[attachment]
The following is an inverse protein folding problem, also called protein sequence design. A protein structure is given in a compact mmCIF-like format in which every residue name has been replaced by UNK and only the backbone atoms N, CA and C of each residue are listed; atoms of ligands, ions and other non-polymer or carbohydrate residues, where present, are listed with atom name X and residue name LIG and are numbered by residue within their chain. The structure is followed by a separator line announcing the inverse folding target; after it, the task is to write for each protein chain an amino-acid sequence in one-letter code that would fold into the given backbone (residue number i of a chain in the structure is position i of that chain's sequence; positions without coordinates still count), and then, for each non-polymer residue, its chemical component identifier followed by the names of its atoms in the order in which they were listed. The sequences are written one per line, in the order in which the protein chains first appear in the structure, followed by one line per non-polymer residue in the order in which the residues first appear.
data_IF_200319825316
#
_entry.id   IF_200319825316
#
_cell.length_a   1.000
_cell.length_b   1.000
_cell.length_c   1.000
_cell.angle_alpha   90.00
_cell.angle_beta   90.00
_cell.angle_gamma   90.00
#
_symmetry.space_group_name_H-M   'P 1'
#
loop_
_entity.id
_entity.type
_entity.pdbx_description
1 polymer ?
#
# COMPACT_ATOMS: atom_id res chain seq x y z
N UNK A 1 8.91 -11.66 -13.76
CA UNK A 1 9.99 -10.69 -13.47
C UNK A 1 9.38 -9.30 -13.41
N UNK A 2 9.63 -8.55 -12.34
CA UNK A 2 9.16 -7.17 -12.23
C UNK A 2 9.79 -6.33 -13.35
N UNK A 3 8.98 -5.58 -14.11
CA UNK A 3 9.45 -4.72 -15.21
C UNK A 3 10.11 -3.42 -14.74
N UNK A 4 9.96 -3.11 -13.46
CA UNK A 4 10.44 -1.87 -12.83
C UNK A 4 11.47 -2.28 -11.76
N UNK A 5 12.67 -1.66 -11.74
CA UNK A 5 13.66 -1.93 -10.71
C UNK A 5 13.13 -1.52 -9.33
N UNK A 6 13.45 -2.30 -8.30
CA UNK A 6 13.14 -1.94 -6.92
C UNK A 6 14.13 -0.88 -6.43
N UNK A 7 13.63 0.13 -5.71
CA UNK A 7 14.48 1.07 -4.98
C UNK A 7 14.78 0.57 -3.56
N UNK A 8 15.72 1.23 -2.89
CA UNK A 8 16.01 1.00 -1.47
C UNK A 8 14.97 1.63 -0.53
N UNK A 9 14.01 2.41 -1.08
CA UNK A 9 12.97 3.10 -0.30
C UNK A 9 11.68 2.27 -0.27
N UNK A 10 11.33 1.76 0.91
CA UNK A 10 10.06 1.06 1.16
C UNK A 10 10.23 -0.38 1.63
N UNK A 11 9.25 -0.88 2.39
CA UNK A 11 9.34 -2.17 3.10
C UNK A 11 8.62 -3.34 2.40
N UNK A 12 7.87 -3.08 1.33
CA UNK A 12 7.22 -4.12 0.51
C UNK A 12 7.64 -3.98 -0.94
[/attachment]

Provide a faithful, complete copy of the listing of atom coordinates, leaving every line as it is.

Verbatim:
The following is an inverse protein folding problem, also called protein sequence design. A protein structure is given in a compact mmCIF-like format in which every residue name has been replaced by UNK and only the backbone atoms N, CA and C of each residue are listed; atoms of ligands, ions and other non-polymer or carbohydrate residues, where present, are listed with atom name X and residue name LIG and are numbered by residue within their chain. The structure is followed by a separator line announcing the inverse folding target; after it, the task is to write for each protein chain an amino-acid sequence in one-letter code that would fold into the given backbone (residue number i of a chain in the structure is position i of that chain's sequence; positions without coordinates still count), and then, for each non-polymer residue, its chemical component identifier followed by the names of its atoms in the order in which they were listed. The sequences are written one per line, in the order in which the protein chains first appear in the structure, followed by one line per non-polymer residue in the order in which the residues first appear.
data_IF_200319825316
#
_entry.id   IF_200319825316
#
_cell.length_a   1.000
_cell.length_b   1.000
_cell.length_c   1.000
_cell.angle_alpha   90.00
_cell.angle_beta   90.00
_cell.angle_gamma   90.00
#
_symmetry.space_group_name_H-M   'P 1'
#
loop_
_entity.id
_entity.type
_entity.pdbx_description
1 polymer ?
#
# COMPACT_ATOMS: atom_id res chain seq x y z
N UNK A 1 8.91 -11.66 -13.76
CA UNK A 1 9.99 -10.69 -13.47
C UNK A 1 9.38 -9.30 -13.41
N UNK A 2 9.63 -8.55 -12.34
CA UNK A 2 9.16 -7.17 -12.23
C UNK A 2 9.79 -6.33 -13.35
N UNK A 3 8.98 -5.58 -14.11
CA UNK A 3 9.45 -4.72 -15.21
C UNK A 3 10.11 -3.42 -14.74
N UNK A 4 9.96 -3.11 -13.46
CA UNK A 4 10.44 -1.87 -12.83
C UNK A 4 11.47 -2.28 -11.76
N UNK A 5 12.67 -1.66 -11.74
CA UNK A 5 13.66 -1.93 -10.71
C UNK A 5 13.13 -1.52 -9.33
N UNK A 6 13.45 -2.30 -8.30
CA UNK A 6 13.14 -1.94 -6.92
C UNK A 6 14.13 -0.88 -6.43
N UNK A 7 13.63 0.13 -5.71
CA UNK A 7 14.48 1.07 -4.98
C UNK A 7 14.78 0.57 -3.56
N UNK A 8 15.72 1.23 -2.89
CA UNK A 8 16.01 1.00 -1.47
C UNK A 8 14.97 1.63 -0.53
N UNK A 9 14.01 2.41 -1.08
CA UNK A 9 12.97 3.10 -0.30
C UNK A 9 11.68 2.27 -0.27
N UNK A 10 11.33 1.76 0.91
CA UNK A 10 10.06 1.06 1.16
C UNK A 10 10.23 -0.38 1.63
N UNK A 11 9.25 -0.88 2.39
CA UNK A 11 9.34 -2.17 3.10
C UNK A 11 8.62 -3.34 2.40
N UNK A 12 7.87 -3.08 1.33
CA UNK A 12 7.22 -4.12 0.51
C UNK A 12 7.64 -3.98 -0.94